C. And that which may render them yet more incapable of toleration is when, [in addition] to these doctrines dangerous to government, they have the power of a neighbour prince of the same religion at hand to countenance and back them upon any occasion.71
The objection usually made against toleration, that the magistrate’s great business being to preserve [the] peace and quiet of the government, he is obliged not to tolerate different religions in his country, since they bring distinctions wherein men unite and incorporate into bodies separate from the public, they may occasion disorder, conspiracies and seditions in the commonwealth and endanger the government.
I answer: if all things that may occasion disorder or conspiracy in a commonwealth must not be endured in it, all discontented and active men must be removed, and whispering must be less tolerated than preaching, as much likelier to carry on and foment a conspiracy. And if all numbers of men joined in a union and corporation distinct from the public be not to be suffered, all charters of towns, especially great ones, are presently to be taken away. Men united in religion have as little and perhaps less interest against the government than those united in the privileges of a corporation. This I am sure: they are less dangerous as being more scattered and not formed into that order. And the minds of men are so various in matters of religion, and so nice and scrupulous in things of an eternal concernment, that where men are indifferently tolerated, and persecution and force does not drive them together, they are apt to divide and subdivide into so many little bodies, and always with the greatest enmity to those they last parted from or stand nearest to, that they are a guard one upon another, and the public can have no apprehensions of them as long as they have their equal share of common justice and protection. And if the example of old Rome (where so many different opinions, gods, and ways of worship were promiscuously tolerated) be of any weight, we have reason to imagine that no religion can become suspected to the state of ill intention to it, till the government first by a partial usage of them, different from the rest of the subjects, declare its ill intentions to its professors, and so make a state business of it. And if any rational man can imagine that force and compulsion can at any time be the right way to get an opinion or religion out of the world, or to break a party of men that unite in the profession of it, this I dare affirm:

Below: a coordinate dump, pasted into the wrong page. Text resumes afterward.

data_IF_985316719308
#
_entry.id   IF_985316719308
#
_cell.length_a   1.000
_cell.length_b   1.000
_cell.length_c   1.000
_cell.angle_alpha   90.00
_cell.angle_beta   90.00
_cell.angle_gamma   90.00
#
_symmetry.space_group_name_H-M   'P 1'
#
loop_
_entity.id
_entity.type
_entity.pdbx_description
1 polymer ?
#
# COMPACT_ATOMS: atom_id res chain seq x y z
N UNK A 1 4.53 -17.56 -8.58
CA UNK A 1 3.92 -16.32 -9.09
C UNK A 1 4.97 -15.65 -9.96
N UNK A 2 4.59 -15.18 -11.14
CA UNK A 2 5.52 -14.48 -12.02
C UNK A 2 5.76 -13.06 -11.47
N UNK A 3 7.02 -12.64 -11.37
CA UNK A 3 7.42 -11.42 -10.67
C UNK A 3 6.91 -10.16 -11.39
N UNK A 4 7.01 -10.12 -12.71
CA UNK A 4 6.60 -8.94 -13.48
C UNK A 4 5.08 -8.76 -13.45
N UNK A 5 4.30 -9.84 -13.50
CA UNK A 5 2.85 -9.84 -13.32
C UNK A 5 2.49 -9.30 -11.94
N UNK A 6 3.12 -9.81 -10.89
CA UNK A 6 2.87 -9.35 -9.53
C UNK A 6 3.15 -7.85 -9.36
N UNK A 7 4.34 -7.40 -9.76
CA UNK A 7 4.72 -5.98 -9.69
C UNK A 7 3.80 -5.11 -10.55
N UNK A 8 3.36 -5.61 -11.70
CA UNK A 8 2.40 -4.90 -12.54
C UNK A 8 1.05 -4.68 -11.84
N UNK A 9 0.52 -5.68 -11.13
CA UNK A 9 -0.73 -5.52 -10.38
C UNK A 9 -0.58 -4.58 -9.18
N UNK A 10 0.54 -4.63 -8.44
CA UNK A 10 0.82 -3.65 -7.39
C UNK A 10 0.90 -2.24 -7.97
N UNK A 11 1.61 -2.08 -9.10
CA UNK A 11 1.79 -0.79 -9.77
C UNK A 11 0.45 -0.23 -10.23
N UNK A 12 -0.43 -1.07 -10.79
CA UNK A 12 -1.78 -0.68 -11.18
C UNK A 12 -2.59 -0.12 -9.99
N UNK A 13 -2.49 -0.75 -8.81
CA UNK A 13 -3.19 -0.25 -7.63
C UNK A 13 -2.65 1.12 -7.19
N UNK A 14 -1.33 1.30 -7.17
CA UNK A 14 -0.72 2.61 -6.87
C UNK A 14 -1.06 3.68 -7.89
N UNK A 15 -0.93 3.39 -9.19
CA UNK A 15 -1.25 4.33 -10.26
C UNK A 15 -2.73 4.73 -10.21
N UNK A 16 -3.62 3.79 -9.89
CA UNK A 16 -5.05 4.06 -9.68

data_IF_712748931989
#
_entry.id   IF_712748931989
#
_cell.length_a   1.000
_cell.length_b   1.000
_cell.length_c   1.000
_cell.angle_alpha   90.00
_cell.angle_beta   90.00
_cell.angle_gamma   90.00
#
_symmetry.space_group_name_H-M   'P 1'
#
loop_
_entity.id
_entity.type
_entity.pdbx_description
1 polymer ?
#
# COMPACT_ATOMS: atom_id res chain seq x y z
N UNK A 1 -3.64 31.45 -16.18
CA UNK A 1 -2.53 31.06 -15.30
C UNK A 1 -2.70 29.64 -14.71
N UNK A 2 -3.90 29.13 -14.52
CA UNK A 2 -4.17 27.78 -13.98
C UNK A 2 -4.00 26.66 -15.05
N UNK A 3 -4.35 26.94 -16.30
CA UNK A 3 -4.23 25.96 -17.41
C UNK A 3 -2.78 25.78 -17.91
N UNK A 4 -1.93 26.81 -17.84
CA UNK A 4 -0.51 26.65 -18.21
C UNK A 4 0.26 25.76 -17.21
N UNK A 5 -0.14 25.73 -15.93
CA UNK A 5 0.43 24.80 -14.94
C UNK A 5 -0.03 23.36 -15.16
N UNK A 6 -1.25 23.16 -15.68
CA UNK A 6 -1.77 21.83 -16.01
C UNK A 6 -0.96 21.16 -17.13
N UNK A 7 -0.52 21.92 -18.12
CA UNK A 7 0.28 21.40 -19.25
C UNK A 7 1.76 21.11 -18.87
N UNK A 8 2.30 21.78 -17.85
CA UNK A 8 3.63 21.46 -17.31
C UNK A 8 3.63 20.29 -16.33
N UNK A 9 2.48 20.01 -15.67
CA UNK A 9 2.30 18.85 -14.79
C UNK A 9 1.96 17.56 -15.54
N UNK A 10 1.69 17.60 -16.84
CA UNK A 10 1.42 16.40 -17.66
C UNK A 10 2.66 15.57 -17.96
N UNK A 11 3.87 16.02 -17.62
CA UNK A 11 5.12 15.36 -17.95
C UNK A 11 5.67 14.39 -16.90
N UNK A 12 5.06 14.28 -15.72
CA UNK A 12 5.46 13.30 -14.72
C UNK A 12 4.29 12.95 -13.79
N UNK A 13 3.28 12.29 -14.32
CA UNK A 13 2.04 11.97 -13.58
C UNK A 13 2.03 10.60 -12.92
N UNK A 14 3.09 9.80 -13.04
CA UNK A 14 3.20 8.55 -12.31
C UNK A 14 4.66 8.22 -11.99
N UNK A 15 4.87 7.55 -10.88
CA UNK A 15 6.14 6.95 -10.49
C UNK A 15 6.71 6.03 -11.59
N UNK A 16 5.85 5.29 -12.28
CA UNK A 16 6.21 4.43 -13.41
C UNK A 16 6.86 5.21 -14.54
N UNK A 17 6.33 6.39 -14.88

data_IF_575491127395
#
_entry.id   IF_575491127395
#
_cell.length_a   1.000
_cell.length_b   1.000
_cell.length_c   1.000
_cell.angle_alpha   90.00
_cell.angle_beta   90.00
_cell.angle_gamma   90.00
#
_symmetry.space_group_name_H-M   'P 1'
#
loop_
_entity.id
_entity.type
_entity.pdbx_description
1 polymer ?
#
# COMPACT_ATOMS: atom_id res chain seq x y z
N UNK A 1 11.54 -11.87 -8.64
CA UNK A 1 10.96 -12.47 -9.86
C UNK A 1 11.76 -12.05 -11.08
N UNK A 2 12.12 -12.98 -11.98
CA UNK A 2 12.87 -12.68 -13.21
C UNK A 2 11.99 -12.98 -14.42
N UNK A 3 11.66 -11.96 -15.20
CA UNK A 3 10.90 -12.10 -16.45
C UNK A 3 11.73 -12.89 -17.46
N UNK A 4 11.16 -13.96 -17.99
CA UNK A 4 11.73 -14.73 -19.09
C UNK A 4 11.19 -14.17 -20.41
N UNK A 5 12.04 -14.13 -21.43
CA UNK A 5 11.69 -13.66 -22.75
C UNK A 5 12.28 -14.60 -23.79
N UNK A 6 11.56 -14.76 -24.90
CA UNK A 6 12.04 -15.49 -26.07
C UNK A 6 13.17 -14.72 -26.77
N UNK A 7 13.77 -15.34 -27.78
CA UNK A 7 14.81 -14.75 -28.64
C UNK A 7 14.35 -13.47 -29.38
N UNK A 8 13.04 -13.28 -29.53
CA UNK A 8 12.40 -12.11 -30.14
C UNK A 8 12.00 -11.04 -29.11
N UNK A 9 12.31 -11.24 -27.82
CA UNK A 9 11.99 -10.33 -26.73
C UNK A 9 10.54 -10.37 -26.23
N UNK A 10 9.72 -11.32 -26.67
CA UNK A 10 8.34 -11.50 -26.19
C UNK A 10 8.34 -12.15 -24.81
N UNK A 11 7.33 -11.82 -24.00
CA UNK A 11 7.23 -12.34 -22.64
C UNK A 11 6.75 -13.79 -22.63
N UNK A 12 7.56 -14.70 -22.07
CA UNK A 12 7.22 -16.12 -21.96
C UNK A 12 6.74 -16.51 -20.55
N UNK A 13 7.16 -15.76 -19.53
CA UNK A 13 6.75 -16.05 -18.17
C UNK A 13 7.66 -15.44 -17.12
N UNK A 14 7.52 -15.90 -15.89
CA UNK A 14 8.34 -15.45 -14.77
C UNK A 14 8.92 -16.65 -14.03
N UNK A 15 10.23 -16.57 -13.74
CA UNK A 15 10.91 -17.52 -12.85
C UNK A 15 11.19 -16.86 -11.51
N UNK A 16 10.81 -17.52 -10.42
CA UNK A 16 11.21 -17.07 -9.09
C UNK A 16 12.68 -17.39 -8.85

D. Methinks the clergy should, like ambassadors, endeavour to entreat, convince and persuade men to the truth rather than thus solicit the magistrate to force them into their fold. This was the way that gained admittance for Christianity and spread the religion they profess so far into the world: whereas whilst they once a week uncharitably preach against, and the rest of the week as impudently rail at their dissenting brethren, and do not endeavour by the meekness and tender methods of the Gospel, and by the soft cords of love, to draw men to them, but would have even those compelled under their jurisdiction whom they never take care to instruct in their opinions, for I think I may say that preaching a sermon once a week at rovers,72 perhaps learned, perhaps otherwise, doth very little towards instructing men in the knowledge of faith, which after many years hearing one may be still ignorant of, and is seldom effectual to persuade them to good lives. This makes some men suspect that ’tis not the feeding of the sheep73 but the benefit of the fleece that makes these men endeavour by such methods to enlarge their fold. This I am sure is quite contrary to the first way which nursed up Christianity.